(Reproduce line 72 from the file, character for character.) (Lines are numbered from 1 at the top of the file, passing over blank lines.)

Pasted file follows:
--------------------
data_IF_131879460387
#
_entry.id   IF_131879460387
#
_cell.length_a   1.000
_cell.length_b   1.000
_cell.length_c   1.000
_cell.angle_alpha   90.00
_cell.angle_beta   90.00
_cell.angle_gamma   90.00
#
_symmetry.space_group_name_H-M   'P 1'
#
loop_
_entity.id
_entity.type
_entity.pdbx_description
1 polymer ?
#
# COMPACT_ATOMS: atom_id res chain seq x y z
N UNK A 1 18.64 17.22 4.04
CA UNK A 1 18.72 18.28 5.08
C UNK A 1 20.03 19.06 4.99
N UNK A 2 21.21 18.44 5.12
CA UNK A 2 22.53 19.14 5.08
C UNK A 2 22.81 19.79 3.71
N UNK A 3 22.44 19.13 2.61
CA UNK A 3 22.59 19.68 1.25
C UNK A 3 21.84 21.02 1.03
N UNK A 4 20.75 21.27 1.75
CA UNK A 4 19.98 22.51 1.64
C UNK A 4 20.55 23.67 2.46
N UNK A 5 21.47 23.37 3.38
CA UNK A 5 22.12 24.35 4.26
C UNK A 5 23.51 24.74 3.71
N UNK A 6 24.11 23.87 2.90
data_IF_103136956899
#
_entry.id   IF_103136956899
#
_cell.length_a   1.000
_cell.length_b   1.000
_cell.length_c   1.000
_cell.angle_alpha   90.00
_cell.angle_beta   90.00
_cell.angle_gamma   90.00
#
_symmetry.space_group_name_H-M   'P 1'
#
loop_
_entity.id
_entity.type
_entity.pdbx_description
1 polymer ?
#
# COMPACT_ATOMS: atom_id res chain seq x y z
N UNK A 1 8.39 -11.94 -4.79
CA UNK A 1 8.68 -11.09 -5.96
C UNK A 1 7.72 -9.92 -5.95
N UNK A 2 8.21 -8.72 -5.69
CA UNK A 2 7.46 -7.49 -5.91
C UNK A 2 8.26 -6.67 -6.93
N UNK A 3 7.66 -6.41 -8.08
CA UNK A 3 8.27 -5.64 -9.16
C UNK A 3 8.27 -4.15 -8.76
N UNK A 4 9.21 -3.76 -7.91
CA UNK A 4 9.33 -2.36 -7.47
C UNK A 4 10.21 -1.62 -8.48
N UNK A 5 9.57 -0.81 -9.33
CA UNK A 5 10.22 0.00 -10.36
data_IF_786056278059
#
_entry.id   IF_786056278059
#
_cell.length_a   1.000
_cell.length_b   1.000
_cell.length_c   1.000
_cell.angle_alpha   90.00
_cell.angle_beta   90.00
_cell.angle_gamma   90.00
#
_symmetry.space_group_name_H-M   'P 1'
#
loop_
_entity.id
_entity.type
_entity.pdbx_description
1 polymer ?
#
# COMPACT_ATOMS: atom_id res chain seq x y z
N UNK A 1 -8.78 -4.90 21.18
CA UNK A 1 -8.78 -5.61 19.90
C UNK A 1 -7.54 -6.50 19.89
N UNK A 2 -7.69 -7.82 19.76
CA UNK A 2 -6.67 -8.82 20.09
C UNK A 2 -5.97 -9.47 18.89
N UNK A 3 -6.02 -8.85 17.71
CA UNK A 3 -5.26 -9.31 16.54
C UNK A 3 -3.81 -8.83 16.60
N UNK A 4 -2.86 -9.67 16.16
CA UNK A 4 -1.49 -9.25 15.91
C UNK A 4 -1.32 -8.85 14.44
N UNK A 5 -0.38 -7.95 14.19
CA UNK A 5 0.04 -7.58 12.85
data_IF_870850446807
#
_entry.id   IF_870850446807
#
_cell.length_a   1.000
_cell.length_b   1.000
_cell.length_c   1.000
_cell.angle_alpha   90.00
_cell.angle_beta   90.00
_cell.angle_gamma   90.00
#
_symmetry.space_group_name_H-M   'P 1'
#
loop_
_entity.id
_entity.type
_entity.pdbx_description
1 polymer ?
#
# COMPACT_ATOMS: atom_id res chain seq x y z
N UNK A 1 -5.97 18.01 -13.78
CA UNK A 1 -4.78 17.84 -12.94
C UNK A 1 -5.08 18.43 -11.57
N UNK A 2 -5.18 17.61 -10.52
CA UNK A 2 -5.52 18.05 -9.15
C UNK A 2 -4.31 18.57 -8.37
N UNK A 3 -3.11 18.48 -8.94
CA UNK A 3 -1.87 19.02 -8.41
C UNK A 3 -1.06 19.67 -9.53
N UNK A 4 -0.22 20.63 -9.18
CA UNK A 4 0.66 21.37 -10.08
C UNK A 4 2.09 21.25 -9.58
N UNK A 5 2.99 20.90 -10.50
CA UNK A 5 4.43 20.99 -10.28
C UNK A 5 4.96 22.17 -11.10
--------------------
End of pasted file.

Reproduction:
#